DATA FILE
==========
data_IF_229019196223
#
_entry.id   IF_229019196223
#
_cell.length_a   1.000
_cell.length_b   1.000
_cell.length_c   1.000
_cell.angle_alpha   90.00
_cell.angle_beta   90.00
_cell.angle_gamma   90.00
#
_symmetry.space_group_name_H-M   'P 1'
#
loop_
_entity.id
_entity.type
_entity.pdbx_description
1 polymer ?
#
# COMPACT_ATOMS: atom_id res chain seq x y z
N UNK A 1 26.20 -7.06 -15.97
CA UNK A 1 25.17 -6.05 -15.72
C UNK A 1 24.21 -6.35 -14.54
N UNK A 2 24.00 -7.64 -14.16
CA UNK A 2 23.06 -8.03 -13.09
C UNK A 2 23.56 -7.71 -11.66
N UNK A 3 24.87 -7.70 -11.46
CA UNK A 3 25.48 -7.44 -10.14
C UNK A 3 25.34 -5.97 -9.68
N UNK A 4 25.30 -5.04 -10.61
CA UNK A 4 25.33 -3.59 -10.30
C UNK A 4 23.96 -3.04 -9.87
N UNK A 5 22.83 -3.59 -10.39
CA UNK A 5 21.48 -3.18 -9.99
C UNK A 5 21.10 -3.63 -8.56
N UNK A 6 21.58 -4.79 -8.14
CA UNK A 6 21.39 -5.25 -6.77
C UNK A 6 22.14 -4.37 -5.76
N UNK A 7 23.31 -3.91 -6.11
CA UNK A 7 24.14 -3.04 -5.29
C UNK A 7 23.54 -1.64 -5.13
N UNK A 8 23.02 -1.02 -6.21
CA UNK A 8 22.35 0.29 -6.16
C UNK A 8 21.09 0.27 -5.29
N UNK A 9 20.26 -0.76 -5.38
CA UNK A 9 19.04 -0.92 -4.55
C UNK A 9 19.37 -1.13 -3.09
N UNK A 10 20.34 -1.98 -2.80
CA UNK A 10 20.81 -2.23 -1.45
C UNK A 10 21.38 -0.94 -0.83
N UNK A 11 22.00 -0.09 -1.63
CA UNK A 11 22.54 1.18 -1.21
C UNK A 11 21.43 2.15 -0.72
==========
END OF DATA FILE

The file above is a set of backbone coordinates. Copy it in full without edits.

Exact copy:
data_IF_229019196223
#
_entry.id   IF_229019196223
#
_cell.length_a   1.000
_cell.length_b   1.000
_cell.length_c   1.000
_cell.angle_alpha   90.00
_cell.angle_beta   90.00
_cell.angle_gamma   90.00
#
_symmetry.space_group_name_H-M   'P 1'
#
loop_
_entity.id
_entity.type
_entity.pdbx_description
1 polymer ?
#
# COMPACT_ATOMS: atom_id res chain seq x y z
N UNK A 1 26.20 -7.06 -15.97
CA UNK A 1 25.17 -6.05 -15.72
C UNK A 1 24.21 -6.35 -14.54
N UNK A 2 24.00 -7.64 -14.16
CA UNK A 2 23.06 -8.03 -13.09
C UNK A 2 23.56 -7.71 -11.66
N UNK A 3 24.87 -7.70 -11.46
CA UNK A 3 25.48 -7.44 -10.14
C UNK A 3 25.34 -5.97 -9.68
N UNK A 4 25.30 -5.04 -10.61
CA UNK A 4 25.33 -3.59 -10.30
C UNK A 4 23.96 -3.04 -9.87
N UNK A 5 22.83 -3.59 -10.39
CA UNK A 5 21.48 -3.18 -9.99
C UNK A 5 21.10 -3.63 -8.56
N UNK A 6 21.58 -4.79 -8.14
CA UNK A 6 21.39 -5.25 -6.77
C UNK A 6 22.14 -4.37 -5.76
N UNK A 7 23.31 -3.91 -6.11
CA UNK A 7 24.14 -3.04 -5.29
C UNK A 7 23.54 -1.64 -5.13
N UNK A 8 23.02 -1.02 -6.21
CA UNK A 8 22.35 0.29 -6.16
C UNK A 8 21.09 0.27 -5.29
N UNK A 9 20.26 -0.76 -5.38
CA UNK A 9 19.04 -0.92 -4.55
C UNK A 9 19.37 -1.13 -3.09
N UNK A 10 20.34 -1.98 -2.80
CA UNK A 10 20.81 -2.23 -1.45
C UNK A 10 21.38 -0.94 -0.83
N UNK A 11 22.00 -0.09 -1.63
CA UNK A 11 22.54 1.18 -1.21
C UNK A 11 21.43 2.15 -0.72